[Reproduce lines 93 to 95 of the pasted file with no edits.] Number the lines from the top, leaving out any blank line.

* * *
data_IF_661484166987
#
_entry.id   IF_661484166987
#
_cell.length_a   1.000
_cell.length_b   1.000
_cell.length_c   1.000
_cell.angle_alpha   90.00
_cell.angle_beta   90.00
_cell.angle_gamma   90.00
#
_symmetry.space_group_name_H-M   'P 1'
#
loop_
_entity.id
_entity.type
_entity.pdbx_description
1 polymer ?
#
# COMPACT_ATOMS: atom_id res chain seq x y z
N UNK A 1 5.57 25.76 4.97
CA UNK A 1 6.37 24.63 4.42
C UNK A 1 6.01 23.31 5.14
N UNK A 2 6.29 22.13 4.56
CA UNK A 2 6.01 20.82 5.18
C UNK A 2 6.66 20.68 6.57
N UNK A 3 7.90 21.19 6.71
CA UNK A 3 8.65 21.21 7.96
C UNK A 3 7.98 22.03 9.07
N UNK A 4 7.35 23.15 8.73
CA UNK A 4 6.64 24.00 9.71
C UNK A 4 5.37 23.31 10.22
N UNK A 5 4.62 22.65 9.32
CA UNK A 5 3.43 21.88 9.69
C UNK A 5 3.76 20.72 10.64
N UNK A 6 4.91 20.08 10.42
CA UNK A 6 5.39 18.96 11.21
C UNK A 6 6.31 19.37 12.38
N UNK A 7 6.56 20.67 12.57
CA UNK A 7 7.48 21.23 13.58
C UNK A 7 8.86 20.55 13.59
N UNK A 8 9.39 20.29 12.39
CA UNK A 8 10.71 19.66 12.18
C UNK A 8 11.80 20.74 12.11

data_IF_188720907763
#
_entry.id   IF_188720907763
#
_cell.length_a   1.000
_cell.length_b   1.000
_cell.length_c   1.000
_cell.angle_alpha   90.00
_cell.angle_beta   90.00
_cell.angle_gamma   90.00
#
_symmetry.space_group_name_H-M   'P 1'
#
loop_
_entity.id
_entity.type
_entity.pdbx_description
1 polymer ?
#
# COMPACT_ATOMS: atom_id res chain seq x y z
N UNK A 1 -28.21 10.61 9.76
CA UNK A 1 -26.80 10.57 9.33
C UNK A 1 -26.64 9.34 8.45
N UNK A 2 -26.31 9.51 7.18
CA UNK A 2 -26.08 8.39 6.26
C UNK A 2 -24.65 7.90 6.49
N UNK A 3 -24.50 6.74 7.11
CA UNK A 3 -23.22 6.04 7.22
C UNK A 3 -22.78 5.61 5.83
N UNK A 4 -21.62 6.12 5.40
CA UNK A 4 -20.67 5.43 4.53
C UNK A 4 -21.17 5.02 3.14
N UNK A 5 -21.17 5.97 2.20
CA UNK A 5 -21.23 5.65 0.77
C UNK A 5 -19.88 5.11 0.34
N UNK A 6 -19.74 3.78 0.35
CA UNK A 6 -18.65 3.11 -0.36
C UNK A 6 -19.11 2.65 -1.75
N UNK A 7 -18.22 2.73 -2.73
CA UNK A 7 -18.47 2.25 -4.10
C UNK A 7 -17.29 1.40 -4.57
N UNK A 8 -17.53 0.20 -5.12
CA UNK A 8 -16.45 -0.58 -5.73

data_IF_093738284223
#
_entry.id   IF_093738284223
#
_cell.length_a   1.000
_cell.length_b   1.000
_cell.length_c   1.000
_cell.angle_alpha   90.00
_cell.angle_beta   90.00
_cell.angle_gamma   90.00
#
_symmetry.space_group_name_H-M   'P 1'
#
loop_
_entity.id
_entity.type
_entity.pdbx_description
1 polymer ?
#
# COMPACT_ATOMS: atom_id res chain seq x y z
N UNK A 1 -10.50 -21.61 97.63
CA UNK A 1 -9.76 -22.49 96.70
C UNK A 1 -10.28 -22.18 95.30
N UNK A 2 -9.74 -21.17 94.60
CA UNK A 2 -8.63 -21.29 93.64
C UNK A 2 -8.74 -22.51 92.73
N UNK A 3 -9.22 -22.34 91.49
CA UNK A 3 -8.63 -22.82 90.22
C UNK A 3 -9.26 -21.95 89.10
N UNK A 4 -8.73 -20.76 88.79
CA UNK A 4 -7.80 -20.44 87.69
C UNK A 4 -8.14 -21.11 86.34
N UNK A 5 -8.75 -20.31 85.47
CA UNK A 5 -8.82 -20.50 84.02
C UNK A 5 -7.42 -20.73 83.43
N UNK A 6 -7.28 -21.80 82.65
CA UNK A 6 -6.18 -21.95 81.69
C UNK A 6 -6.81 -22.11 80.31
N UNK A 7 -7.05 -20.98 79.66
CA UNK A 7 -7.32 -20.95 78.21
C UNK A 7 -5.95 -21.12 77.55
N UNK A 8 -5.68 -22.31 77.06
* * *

_cell.length_b   1.000
_cell.length_c   1.000
_cell.angle_alpha   90.00